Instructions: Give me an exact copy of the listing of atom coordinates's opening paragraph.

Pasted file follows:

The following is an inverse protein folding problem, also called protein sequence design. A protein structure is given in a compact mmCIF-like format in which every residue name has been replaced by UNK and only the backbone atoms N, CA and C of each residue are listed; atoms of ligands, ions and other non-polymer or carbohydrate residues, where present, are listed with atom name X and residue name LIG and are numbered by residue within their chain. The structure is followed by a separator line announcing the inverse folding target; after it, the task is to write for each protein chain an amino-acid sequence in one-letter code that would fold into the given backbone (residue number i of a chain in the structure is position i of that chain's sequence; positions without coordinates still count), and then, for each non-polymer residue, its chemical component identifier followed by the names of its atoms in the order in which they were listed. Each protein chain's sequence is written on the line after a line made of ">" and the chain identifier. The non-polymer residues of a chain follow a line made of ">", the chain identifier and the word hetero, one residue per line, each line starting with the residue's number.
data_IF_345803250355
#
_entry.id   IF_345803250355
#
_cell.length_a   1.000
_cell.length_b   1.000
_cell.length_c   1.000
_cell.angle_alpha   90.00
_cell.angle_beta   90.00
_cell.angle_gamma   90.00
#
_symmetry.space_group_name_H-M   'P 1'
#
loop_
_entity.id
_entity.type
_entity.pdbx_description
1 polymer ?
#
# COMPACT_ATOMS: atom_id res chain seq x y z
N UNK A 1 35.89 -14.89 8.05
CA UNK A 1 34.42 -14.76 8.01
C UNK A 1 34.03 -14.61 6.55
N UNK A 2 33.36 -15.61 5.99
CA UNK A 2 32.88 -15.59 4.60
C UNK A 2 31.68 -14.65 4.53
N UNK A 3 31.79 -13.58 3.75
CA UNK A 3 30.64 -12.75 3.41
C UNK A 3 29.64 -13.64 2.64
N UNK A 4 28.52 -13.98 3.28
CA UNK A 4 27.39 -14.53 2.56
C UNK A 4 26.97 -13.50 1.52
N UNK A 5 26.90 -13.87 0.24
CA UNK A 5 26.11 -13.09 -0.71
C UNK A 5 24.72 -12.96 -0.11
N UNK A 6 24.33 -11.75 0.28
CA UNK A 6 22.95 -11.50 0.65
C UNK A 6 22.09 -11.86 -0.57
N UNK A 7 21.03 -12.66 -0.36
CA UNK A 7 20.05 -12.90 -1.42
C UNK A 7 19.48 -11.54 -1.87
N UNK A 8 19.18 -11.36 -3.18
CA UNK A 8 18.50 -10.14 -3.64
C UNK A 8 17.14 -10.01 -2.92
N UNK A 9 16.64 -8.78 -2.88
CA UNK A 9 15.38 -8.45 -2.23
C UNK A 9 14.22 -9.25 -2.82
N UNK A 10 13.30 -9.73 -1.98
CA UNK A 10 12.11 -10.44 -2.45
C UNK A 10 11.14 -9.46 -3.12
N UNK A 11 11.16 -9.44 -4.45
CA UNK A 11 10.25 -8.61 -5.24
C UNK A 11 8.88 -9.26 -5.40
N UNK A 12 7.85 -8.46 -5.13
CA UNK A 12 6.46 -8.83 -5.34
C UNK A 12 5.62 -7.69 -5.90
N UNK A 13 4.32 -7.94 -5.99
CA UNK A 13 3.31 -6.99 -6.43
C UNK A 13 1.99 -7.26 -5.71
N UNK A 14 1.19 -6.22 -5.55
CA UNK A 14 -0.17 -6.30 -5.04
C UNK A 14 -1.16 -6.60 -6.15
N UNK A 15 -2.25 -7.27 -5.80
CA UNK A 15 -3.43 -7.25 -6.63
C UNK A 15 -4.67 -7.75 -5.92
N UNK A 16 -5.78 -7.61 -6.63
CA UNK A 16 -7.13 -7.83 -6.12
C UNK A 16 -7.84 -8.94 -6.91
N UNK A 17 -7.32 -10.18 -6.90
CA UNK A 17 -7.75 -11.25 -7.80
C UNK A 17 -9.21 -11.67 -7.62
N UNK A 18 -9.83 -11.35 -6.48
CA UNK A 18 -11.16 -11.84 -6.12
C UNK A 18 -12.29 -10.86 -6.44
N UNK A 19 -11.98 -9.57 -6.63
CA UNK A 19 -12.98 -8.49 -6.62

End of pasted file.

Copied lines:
The following is an inverse protein folding problem, also called protein sequence design. A protein structure is given in a compact mmCIF-like format in which every residue name has been replaced by UNK and only the backbone atoms N, CA and C of each residue are listed; atoms of ligands, ions and other non-polymer or carbohydrate residues, where present, are listed with atom name X and residue name LIG and are numbered by residue within their chain. The structure is followed by a separator line announcing the inverse folding target; after it, the task is to write for each protein chain an amino-acid sequence in one-letter code that would fold into the given backbone (residue number i of a chain in the structure is position i of that chain's sequence; positions without coordinates still count), and then, for each non-polymer residue, its chemical component identifier followed by the names of its atoms in the order in which they were listed. Each protein chain's sequence is written on the line after a line made of ">" and the chain identifier. The non-polymer residues of a chain follow a line made of ">", the chain identifier and the word hetero, one residue per line, each line starting with the residue's number.